Oktoberfest is in full and frothing swing over in Munich. This celebration of Bavarian culture, with the emphasis on sausages and of course beer, has traveled around the world.
However, the German version is the original and the best.
It’s been running since 1810, and those 200 + years have witnessed events from horse racing to tree climbing, not to mention the vast parades of people and businesses resplendent in their historic dress. This worldwide wonder has only been stopped a handful of times, for wars and even a terrorist attack in 1980.
While the festival is a long-standing tradition, with its origins in the wedding of Crown Prince Ludwig to Princess Therese of Bavaria, that certainly doesn’t make it staid or boring. Oktoberfest has a wild side that isn’t just to do with a constant supply of alcohol…
A big part of Oktoberfest is the fairground and one of the most sought-after attractions is the Mondlift, which translates as “Moon Lift.”
The ride is like a big wheel, though one with a difference! The experience was described by author Bradley Howard in his 2014 book The Cycle Touring Diaries – Diary 2.
When touring the Munich Olympic village he found himself “in a buggy attached to a large spinning wheel. The wheel begins parallel to the ground, but during the main part of the ride, is at a ninety degree angle to it. The Mondlift…was 3 Euros for a go on it, and was more than worth that given all that pleasure that I got from being sucked back into my chair, whilst being propelled around on it.”
Not the wisest course of action after a plate of sausages washed down with beer but definitely something for adrenaline junkies. In fact, organizers are upping the ante this year with a ride named after the movie Predator. The Telegraph writes about a “gondola-like constructions which flip and tumble on two hydraulic poles.”
4. Crossbow competition
Whirling through the air on a fairground ride is small beer, pardon the expression, compared to wielding a weapon. Armbrustschützenzelt translates as “crossbow firing tent.”
Though it’s just one of the many tents found on site, it must take the crown for wildest and most dangerous.
The website Oktoberfest.info dates this part of the fun back to 1895. They refer to the “crossbowmens guild ‘Winzerer Fähndl’” which “built the first tent at the Oktoberfest to entertain riflemen and visitors but also to hold shooting championship competitions.”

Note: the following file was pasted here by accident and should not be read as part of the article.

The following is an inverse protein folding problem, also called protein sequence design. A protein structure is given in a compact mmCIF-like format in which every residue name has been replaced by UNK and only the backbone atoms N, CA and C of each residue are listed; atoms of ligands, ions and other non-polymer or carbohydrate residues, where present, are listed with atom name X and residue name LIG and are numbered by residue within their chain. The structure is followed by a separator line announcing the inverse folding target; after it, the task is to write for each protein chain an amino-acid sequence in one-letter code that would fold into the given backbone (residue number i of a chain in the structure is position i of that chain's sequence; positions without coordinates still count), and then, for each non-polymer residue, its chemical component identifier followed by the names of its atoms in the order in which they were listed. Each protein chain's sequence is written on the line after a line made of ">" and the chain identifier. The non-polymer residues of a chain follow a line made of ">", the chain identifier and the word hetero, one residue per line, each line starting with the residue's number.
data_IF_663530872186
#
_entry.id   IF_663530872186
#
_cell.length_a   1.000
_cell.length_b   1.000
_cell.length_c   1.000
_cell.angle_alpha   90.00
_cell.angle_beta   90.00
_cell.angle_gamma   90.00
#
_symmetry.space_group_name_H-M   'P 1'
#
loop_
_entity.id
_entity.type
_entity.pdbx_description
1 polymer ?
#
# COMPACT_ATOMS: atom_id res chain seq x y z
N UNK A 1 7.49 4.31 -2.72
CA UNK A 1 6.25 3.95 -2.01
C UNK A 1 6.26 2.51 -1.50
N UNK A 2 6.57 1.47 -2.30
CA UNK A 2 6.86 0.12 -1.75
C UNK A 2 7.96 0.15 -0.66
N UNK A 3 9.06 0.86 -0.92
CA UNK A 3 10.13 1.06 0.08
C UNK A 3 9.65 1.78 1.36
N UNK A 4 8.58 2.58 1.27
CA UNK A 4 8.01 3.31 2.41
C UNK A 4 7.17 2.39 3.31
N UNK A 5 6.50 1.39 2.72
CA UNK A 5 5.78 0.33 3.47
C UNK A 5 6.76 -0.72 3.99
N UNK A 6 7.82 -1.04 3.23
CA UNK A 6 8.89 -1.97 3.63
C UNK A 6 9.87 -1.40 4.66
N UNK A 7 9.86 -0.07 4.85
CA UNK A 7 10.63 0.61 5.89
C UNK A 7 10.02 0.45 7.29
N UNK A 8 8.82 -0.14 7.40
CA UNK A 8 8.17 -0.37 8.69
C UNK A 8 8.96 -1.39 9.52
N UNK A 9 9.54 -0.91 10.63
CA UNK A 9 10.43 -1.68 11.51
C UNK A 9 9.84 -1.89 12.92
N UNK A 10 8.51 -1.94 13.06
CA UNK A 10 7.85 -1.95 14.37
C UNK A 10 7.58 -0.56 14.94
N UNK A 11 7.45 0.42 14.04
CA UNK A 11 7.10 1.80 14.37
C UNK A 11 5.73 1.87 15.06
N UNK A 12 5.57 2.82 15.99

The Fest has a keen interest in security, particularly in the current climate, so personal safety should be paramount. Having said that, it might be worth patrons practicing a ducking motion before they head inside…
3. Fish on a Stick
Sausages and pretzels are the order of the day at Oktoberfest but they aren’t the only game in town when it comes to grabbing a snack. Attention is certainly drawn by the Steckerlfisch, which means “fish on a stick” in the Bavarian dialect.
Travelsignposts.com describe the preparation and cooking of this tasty treat, saying “The steckerl or stick is thread lengthwise through the gutted whole fish and arranged head-down, at an angle over the charcoal fire… The fish is brushed with butter or marinade to make the final cooked product crispy. And, the reason for having the Steckerlfisch placed at an angle is so that the fat drains down the stick and not into the fire.”
Typically a mackerel is used in the recipe. It doesn’t win any points for attractiveness but this strange-looking stomach filler remains enduringly popular with attendees.
2. Flea Circus
While performing fleas are entertainment from another era, they still make an appearance at Oktoberfest. Indeed the festival is one of the last places people can see a fully-fledged circus complete with tiny (yet strangely invisible) performers in operation.
However, the crazier side of carnival attractions can be laced with tragedy. A 2013 Metro article relayed the sad demise of a 300-strong “troupe,” who were a fixture at Oktoberfest. The fleas were killed off by cold weather and the details just so happened to be published on April Fools Day.
According to the paper, “The circus director Robert Birk was left devastated after making the grim find, despite the fact the story was initially ridiculed by many due to its timing… He managed to fulfill his engagements at an open-air fair in Mechernich-Kommern thanks to help from Professor Heinz Mehlhorn, who was able to provide 50 more fleas in his capacity as a parasite expert.”
1. Amorous Aprons
Apart from all the alcohol consumption, games and activities at Oktoberfest, there’s a naughty side to proceedings that revolves around the unlikely subject of apron tying. Those wearing the Dirndl form of traditional dress may be trying to send signals as to their availability.
Oxford Dictionaries writes that the outfit “consists of a bodice, blouse, skirt, and apron, and the name originates from the south German diminutive term Dirne, meaning ‘girl’.”
It’s all a matter of knowing how to spot the signs. The Oktoberfest.de site claims that if the apron bow is tied to the left, then the wearer is unattached. If it’s tied on the opposite side a potential suitor is playing with fire!
Being tied in the middle indicates a “‘somewhat taken but maybe single’ or some other confusion about the wearer’s relationship status.” Surprisingly the article goes on to add: “It’s the traditional sign to tell you: Virgin!”
Finally a bow tied at the back means two things. That “Either the lady is a widow or a waitress. Try and assess the situation properly before offering your condolences to the waitress or tipping a widow.”
It’s certainly a challenge to have, particularly when the woo’er is under the influence. As Oktoberfest situations go, that is one of the wildest!